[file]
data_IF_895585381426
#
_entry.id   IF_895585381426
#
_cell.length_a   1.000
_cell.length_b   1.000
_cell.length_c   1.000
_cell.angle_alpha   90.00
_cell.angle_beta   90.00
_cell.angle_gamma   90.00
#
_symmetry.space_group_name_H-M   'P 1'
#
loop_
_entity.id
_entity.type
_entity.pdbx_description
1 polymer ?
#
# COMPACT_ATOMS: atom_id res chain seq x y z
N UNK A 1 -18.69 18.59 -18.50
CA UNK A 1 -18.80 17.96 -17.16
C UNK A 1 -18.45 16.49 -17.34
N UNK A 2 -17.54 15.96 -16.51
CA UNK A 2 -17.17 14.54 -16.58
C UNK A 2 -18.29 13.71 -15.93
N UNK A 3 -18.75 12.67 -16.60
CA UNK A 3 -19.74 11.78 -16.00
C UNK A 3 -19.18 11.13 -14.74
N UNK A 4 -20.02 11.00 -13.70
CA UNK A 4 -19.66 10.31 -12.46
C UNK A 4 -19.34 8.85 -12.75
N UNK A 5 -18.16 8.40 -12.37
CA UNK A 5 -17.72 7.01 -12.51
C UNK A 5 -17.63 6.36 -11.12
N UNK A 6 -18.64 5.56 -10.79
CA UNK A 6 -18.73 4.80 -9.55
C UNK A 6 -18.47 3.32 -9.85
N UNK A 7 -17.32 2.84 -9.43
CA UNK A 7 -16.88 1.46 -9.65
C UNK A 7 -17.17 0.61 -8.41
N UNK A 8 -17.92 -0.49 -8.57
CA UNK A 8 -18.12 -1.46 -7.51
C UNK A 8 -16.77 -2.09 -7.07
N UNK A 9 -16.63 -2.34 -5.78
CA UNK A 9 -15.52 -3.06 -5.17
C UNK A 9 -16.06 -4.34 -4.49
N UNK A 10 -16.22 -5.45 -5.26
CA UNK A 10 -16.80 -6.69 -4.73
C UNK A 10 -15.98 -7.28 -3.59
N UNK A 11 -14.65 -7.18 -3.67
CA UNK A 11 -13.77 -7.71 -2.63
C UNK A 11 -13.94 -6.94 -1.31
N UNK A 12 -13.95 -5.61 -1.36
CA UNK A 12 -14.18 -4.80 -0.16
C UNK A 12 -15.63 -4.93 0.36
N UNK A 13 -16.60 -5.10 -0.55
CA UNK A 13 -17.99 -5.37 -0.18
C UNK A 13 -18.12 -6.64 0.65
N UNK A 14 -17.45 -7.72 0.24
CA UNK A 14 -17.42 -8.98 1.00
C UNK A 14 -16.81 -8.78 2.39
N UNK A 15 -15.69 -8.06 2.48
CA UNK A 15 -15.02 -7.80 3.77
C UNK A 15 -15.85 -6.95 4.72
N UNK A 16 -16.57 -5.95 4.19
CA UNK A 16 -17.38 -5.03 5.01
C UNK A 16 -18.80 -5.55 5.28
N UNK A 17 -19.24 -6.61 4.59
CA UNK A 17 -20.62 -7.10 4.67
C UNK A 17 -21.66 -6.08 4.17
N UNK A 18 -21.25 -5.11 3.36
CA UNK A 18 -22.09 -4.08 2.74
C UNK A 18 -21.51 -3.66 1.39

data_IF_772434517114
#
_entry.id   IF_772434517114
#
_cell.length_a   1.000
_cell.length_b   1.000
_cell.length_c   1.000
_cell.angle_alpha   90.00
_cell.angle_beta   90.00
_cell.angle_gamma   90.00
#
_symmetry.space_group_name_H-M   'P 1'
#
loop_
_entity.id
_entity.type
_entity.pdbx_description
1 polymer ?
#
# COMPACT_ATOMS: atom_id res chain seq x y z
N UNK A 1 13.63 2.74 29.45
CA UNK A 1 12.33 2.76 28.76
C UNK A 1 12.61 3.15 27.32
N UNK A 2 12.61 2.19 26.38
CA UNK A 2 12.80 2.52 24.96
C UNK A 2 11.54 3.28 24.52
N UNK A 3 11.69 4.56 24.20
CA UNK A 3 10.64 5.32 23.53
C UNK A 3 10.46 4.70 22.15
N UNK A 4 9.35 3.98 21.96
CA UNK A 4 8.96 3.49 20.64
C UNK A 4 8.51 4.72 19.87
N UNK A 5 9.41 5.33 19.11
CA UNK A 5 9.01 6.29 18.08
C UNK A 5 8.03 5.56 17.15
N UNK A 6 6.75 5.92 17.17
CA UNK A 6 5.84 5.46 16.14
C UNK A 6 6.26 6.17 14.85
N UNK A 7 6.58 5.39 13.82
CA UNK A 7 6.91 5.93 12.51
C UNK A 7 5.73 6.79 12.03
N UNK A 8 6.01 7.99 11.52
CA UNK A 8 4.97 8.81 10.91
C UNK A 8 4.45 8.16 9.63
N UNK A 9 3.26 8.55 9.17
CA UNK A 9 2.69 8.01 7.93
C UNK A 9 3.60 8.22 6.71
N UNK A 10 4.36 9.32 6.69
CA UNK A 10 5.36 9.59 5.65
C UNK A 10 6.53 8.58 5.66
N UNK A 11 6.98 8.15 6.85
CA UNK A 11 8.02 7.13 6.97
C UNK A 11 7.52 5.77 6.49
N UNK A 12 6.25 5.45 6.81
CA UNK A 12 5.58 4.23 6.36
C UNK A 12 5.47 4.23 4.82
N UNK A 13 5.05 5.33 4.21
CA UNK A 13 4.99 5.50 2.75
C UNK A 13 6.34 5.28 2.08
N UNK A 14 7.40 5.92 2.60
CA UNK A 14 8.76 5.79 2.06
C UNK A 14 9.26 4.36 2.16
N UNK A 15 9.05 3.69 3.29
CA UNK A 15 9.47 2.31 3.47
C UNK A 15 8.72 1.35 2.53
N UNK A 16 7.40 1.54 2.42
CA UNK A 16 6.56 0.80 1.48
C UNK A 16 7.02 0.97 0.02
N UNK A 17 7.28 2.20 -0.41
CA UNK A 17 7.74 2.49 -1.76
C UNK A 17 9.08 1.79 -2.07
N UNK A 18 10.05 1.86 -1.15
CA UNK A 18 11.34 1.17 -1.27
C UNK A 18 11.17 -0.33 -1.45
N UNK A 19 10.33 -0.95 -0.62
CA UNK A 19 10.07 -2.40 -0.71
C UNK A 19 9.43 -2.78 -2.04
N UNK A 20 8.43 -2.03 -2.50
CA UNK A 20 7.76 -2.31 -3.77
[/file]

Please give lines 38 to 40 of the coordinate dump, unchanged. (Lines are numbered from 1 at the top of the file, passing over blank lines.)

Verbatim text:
C UNK A 6 -18.47 3.32 -9.85
N UNK A 7 -17.32 2.84 -9.43
CA UNK A 7 -16.88 1.46 -9.65